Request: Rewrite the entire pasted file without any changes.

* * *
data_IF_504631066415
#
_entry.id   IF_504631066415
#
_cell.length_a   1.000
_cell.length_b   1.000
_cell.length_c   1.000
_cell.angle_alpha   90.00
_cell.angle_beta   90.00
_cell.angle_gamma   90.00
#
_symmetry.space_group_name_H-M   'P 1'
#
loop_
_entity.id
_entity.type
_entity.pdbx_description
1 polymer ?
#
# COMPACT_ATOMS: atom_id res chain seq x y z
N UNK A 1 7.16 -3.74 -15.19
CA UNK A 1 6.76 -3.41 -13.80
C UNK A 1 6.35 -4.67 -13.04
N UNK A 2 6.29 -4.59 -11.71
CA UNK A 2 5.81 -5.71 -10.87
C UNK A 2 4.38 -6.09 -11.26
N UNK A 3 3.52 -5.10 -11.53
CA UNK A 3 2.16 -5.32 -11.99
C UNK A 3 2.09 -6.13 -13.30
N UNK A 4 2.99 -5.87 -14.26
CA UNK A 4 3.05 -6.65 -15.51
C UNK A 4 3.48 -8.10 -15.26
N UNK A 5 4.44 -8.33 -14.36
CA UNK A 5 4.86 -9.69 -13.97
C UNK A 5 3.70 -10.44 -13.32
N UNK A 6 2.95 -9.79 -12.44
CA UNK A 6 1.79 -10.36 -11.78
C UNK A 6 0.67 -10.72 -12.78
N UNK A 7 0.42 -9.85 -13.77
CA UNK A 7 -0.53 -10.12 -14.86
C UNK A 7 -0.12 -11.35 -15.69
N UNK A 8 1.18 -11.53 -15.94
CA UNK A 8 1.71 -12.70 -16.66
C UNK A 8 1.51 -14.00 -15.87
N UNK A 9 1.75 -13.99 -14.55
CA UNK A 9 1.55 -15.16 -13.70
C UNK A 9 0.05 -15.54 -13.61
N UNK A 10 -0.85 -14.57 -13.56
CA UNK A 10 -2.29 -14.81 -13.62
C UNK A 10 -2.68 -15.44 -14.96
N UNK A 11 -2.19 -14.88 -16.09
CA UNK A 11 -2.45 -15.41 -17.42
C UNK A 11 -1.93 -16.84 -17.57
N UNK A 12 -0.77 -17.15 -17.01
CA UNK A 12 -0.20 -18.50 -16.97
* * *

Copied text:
data_IF_504631066415
#
_entry.id   IF_504631066415
#
_cell.length_a   1.000
_cell.length_b   1.000
_cell.length_c   1.000
_cell.angle_alpha   90.00
_cell.angle_beta   90.00
_cell.angle_gamma   90.00
#
_symmetry.space_group_name_H-M   'P 1'
#
loop_
_entity.id
_entity.type
_entity.pdbx_description
1 polymer ?
#
# COMPACT_ATOMS: atom_id res chain seq x y z
N UNK A 1 7.16 -3.74 -15.19
CA UNK A 1 6.76 -3.41 -13.80
C UNK A 1 6.35 -4.67 -13.04
N UNK A 2 6.29 -4.59 -11.71
CA UNK A 2 5.81 -5.71 -10.87
C UNK A 2 4.38 -6.09 -11.26
N UNK A 3 3.52 -5.10 -11.53
CA UNK A 3 2.16 -5.32 -11.99
C UNK A 3 2.09 -6.13 -13.30
N UNK A 4 2.99 -5.87 -14.26
CA UNK A 4 3.05 -6.65 -15.51
C UNK A 4 3.48 -8.10 -15.26
N UNK A 5 4.44 -8.33 -14.36
CA UNK A 5 4.86 -9.69 -13.97
C UNK A 5 3.70 -10.44 -13.32
N UNK A 6 2.95 -9.79 -12.44
CA UNK A 6 1.79 -10.36 -11.78
C UNK A 6 0.67 -10.72 -12.78
N UNK A 7 0.42 -9.85 -13.77
CA UNK A 7 -0.53 -10.12 -14.86
C UNK A 7 -0.12 -11.35 -15.69
N UNK A 8 1.18 -11.53 -15.94
CA UNK A 8 1.71 -12.70 -16.66
C UNK A 8 1.51 -14.00 -15.87
N UNK A 9 1.75 -13.99 -14.55
CA UNK A 9 1.55 -15.16 -13.70
C UNK A 9 0.05 -15.54 -13.61
N UNK A 10 -0.85 -14.57 -13.56
CA UNK A 10 -2.29 -14.81 -13.62
C UNK A 10 -2.68 -15.44 -14.96
N UNK A 11 -2.19 -14.88 -16.09
CA UNK A 11 -2.45 -15.41 -17.42
C UNK A 11 -1.93 -16.84 -17.57
N UNK A 12 -0.77 -17.15 -17.01
CA UNK A 12 -0.20 -18.50 -16.97